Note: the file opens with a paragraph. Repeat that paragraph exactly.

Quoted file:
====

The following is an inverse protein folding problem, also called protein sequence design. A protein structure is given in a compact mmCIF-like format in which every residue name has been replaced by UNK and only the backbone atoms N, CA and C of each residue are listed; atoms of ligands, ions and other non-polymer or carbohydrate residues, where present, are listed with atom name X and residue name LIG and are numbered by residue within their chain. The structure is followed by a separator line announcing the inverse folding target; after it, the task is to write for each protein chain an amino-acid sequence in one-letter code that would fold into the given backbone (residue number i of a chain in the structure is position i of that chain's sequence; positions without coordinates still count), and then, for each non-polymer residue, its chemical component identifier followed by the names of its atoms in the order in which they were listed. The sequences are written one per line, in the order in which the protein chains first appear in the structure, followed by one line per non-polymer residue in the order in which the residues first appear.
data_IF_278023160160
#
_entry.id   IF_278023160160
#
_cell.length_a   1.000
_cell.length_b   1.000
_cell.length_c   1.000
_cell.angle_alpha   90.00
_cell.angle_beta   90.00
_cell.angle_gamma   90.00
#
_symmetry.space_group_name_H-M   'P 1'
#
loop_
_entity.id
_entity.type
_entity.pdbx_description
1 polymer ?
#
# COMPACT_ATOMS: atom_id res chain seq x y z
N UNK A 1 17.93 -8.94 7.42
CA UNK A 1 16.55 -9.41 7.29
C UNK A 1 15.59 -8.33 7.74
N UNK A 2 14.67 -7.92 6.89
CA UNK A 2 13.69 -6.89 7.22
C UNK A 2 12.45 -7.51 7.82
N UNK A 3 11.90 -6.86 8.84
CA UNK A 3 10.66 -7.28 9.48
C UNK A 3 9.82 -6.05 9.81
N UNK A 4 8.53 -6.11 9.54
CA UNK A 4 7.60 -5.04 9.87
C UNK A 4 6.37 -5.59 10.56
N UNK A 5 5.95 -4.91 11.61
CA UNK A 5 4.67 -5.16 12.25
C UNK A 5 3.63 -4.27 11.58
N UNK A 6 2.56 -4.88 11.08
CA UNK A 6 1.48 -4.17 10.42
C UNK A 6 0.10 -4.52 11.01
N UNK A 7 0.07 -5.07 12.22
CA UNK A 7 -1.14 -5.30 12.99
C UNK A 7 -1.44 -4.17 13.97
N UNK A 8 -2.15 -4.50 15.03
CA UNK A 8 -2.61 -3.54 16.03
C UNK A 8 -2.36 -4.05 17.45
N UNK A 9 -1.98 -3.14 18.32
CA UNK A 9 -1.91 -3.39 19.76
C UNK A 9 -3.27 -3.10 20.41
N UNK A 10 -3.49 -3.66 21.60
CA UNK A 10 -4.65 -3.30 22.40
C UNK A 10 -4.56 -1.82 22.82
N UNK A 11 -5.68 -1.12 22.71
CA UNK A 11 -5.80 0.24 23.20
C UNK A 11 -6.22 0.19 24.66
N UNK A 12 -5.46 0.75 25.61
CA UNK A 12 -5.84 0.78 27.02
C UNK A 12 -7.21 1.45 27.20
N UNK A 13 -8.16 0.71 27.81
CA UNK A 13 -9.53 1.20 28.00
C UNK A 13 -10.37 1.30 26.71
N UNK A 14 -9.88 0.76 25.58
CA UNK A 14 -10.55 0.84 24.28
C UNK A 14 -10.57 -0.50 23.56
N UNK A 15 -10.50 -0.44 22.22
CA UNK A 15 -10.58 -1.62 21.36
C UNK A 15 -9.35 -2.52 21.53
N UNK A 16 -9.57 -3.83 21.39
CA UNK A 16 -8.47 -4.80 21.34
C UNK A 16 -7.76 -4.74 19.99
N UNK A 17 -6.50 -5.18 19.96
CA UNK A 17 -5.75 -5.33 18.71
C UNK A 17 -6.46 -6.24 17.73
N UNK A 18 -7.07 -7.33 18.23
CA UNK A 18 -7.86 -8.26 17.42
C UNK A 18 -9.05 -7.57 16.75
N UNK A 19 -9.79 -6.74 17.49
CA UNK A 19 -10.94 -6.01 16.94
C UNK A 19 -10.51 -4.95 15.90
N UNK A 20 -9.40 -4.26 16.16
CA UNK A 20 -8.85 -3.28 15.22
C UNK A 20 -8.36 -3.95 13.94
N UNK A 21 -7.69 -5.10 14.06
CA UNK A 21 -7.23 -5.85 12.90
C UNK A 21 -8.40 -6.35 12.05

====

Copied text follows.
The following is an inverse protein folding problem, also called protein sequence design. A protein structure is given in a compact mmCIF-like format in which every residue name has been replaced by UNK and only the backbone atoms N, CA and C of each residue are listed; atoms of ligands, ions and other non-polymer or carbohydrate residues, where present, are listed with atom name X and residue name LIG and are numbered by residue within their chain. The structure is followed by a separator line announcing the inverse folding target; after it, the task is to write for each protein chain an amino-acid sequence in one-letter code that would fold into the given backbone (residue number i of a chain in the structure is position i of that chain's sequence; positions without coordinates still count), and then, for each non-polymer residue, its chemical component identifier followed by the names of its atoms in the order in which they were listed. The sequences are written one per line, in the order in which the protein chains first appear in the structure, followed by one line per non-polymer residue in the order in which the residues first appear.